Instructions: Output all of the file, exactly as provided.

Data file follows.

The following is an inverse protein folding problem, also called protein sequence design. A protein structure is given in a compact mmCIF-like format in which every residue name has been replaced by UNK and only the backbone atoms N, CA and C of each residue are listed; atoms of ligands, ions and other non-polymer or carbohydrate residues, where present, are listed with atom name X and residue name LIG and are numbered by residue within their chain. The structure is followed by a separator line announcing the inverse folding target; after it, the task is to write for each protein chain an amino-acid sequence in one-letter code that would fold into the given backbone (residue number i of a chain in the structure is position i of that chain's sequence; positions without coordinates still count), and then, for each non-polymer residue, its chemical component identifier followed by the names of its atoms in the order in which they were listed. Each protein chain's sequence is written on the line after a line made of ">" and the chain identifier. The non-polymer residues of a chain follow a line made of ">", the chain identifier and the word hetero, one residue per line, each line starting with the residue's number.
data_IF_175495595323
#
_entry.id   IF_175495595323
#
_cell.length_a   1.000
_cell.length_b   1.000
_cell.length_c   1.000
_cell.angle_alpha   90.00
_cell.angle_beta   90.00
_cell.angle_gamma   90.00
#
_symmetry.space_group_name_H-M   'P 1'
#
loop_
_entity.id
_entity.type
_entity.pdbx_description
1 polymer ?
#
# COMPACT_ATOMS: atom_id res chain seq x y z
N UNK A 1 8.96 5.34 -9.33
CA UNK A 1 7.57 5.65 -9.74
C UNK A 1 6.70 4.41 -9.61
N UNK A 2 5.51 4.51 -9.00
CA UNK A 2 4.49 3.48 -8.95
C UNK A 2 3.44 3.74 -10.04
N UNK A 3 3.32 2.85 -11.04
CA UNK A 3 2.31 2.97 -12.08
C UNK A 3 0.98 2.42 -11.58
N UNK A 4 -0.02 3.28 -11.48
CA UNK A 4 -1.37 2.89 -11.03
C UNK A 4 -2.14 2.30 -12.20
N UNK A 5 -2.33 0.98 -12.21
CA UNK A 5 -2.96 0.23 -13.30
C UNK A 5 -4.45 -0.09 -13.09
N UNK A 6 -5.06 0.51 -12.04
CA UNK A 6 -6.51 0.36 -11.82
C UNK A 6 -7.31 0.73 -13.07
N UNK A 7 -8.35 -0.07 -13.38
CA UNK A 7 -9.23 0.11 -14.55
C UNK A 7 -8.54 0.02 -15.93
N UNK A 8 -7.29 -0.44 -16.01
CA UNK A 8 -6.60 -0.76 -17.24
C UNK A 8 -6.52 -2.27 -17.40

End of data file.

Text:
The following is an inverse protein folding problem, also called protein sequence design. A protein structure is given in a compact mmCIF-like format in which every residue name has been replaced by UNK and only the backbone atoms N, CA and C of each residue are listed; atoms of ligands, ions and other non-polymer or carbohydrate residues, where present, are listed with atom name X and residue name LIG and are numbered by residue within their chain. The structure is followed by a separator line announcing the inverse folding target; after it, the task is to write for each protein chain an amino-acid sequence in one-letter code that would fold into the given backbone (residue number i of a chain in the structure is position i of that chain's sequence; positions without coordinates still count), and then, for each non-polymer residue, its chemical component identifier followed by the names of its atoms in the order in which they were listed. Each protein chain's sequence is written on the line after a line made of ">" and the chain identifier. The non-polymer residues of a chain follow a line made of ">", the chain identifier and the word hetero, one residue per line, each line starting with the residue's number.
data_IF_175495595323
#
_entry.id   IF_175495595323
#
_cell.length_a   1.000
_cell.length_b   1.000
_cell.length_c   1.000
_cell.angle_alpha   90.00
_cell.angle_beta   90.00
_cell.angle_gamma   90.00
#
_symmetry.space_group_name_H-M   'P 1'
#
loop_
_entity.id
_entity.type
_entity.pdbx_description
1 polymer ?
#
# COMPACT_ATOMS: atom_id res chain seq x y z
N UNK A 1 8.96 5.34 -9.33
CA UNK A 1 7.57 5.65 -9.74
C UNK A 1 6.70 4.41 -9.61
N UNK A 2 5.51 4.51 -9.00
CA UNK A 2 4.49 3.48 -8.95
C UNK A 2 3.44 3.74 -10.04
N UNK A 3 3.32 2.85 -11.04
CA UNK A 3 2.31 2.97 -12.08
C UNK A 3 0.98 2.42 -11.58
N UNK A 4 -0.02 3.28 -11.48
CA UNK A 4 -1.37 2.89 -11.03
C UNK A 4 -2.14 2.30 -12.20
N UNK A 5 -2.33 0.98 -12.21
CA UNK A 5 -2.96 0.23 -13.30
C UNK A 5 -4.45 -0.09 -13.09
N UNK A 6 -5.06 0.51 -12.04
CA UNK A 6 -6.51 0.36 -11.82
C UNK A 6 -7.31 0.73 -13.07
N UNK A 7 -8.35 -0.07 -13.38
CA UNK A 7 -9.23 0.11 -14.55
C UNK A 7 -8.54 0.02 -15.93
N UNK A 8 -7.29 -0.44 -16.01
CA UNK A 8 -6.60 -0.76 -17.24
C UNK A 8 -6.52 -2.27 -17.40